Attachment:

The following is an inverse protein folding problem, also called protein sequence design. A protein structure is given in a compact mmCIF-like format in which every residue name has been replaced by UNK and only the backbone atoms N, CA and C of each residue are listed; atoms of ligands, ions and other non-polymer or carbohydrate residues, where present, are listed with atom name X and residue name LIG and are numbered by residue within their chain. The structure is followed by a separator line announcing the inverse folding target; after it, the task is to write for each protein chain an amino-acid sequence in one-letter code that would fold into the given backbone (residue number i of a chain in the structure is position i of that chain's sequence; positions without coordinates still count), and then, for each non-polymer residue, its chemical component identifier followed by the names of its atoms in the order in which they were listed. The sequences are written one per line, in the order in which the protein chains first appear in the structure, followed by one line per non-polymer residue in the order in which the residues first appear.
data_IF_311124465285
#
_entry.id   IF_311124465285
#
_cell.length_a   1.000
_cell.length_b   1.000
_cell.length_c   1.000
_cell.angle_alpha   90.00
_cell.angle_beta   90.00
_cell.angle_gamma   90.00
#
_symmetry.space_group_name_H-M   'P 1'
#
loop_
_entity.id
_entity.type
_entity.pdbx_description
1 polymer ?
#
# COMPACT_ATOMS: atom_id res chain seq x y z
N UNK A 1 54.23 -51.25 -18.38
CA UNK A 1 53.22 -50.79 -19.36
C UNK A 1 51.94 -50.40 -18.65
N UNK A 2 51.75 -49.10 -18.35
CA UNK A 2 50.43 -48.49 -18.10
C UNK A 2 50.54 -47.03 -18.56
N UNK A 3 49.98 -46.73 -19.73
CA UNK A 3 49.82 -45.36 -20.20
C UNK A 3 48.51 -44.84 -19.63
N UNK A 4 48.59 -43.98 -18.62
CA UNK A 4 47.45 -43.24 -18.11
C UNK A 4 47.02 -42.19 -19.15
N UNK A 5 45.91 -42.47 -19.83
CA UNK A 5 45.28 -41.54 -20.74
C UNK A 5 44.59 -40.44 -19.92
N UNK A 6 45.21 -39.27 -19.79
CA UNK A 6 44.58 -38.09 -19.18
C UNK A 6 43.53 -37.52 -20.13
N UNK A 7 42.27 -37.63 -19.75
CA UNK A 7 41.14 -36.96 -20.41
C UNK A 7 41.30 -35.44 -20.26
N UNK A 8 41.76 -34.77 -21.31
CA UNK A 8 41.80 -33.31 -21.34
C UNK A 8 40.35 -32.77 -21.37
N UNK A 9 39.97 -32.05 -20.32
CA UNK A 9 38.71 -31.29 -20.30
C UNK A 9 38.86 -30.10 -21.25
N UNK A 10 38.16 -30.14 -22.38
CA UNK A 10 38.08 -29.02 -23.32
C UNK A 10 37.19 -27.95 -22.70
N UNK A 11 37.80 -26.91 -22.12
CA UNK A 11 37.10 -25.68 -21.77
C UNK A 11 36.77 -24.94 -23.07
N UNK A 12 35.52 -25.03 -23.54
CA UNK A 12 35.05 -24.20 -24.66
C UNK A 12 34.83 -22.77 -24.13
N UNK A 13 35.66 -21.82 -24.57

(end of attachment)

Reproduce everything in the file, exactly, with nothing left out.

The following is an inverse protein folding problem, also called protein sequence design. A protein structure is given in a compact mmCIF-like format in which every residue name has been replaced by UNK and only the backbone atoms N, CA and C of each residue are listed; atoms of ligands, ions and other non-polymer or carbohydrate residues, where present, are listed with atom name X and residue name LIG and are numbered by residue within their chain. The structure is followed by a separator line announcing the inverse folding target; after it, the task is to write for each protein chain an amino-acid sequence in one-letter code that would fold into the given backbone (residue number i of a chain in the structure is position i of that chain's sequence; positions without coordinates still count), and then, for each non-polymer residue, its chemical component identifier followed by the names of its atoms in the order in which they were listed. The sequences are written one per line, in the order in which the protein chains first appear in the structure, followed by one line per non-polymer residue in the order in which the residues first appear.
data_IF_311124465285
#
_entry.id   IF_311124465285
#
_cell.length_a   1.000
_cell.length_b   1.000
_cell.length_c   1.000
_cell.angle_alpha   90.00
_cell.angle_beta   90.00
_cell.angle_gamma   90.00
#
_symmetry.space_group_name_H-M   'P 1'
#
loop_
_entity.id
_entity.type
_entity.pdbx_description
1 polymer ?
#
# COMPACT_ATOMS: atom_id res chain seq x y z
N UNK A 1 54.23 -51.25 -18.38
CA UNK A 1 53.22 -50.79 -19.36
C UNK A 1 51.94 -50.40 -18.65
N UNK A 2 51.75 -49.10 -18.35
CA UNK A 2 50.43 -48.49 -18.10
C UNK A 2 50.54 -47.03 -18.56
N UNK A 3 49.98 -46.73 -19.73
CA UNK A 3 49.82 -45.36 -20.20
C UNK A 3 48.51 -44.84 -19.63
N UNK A 4 48.59 -43.98 -18.62
CA UNK A 4 47.45 -43.24 -18.11
C UNK A 4 47.02 -42.19 -19.15
N UNK A 5 45.91 -42.47 -19.83
CA UNK A 5 45.28 -41.54 -20.74
C UNK A 5 44.59 -40.44 -19.92
N UNK A 6 45.21 -39.27 -19.79
CA UNK A 6 44.58 -38.09 -19.18
C UNK A 6 43.53 -37.52 -20.13
N UNK A 7 42.27 -37.63 -19.75
CA UNK A 7 41.14 -36.96 -20.41
C UNK A 7 41.30 -35.44 -20.26
N UNK A 8 41.76 -34.77 -21.31
CA UNK A 8 41.80 -33.31 -21.34
C UNK A 8 40.35 -32.77 -21.37
N UNK A 9 39.97 -32.05 -20.32
CA UNK A 9 38.71 -31.29 -20.30
C UNK A 9 38.86 -30.10 -21.25
N UNK A 10 38.16 -30.14 -22.38
CA UNK A 10 38.08 -29.02 -23.32
C UNK A 10 37.19 -27.95 -22.70
N UNK A 11 37.80 -26.91 -22.12
CA UNK A 11 37.10 -25.68 -21.77
C UNK A 11 36.77 -24.94 -23.07
N UNK A 12 35.52 -25.03 -23.54
CA UNK A 12 35.05 -24.20 -24.66
C UNK A 12 34.83 -22.77 -24.13
N UNK A 13 35.66 -21.82 -24.57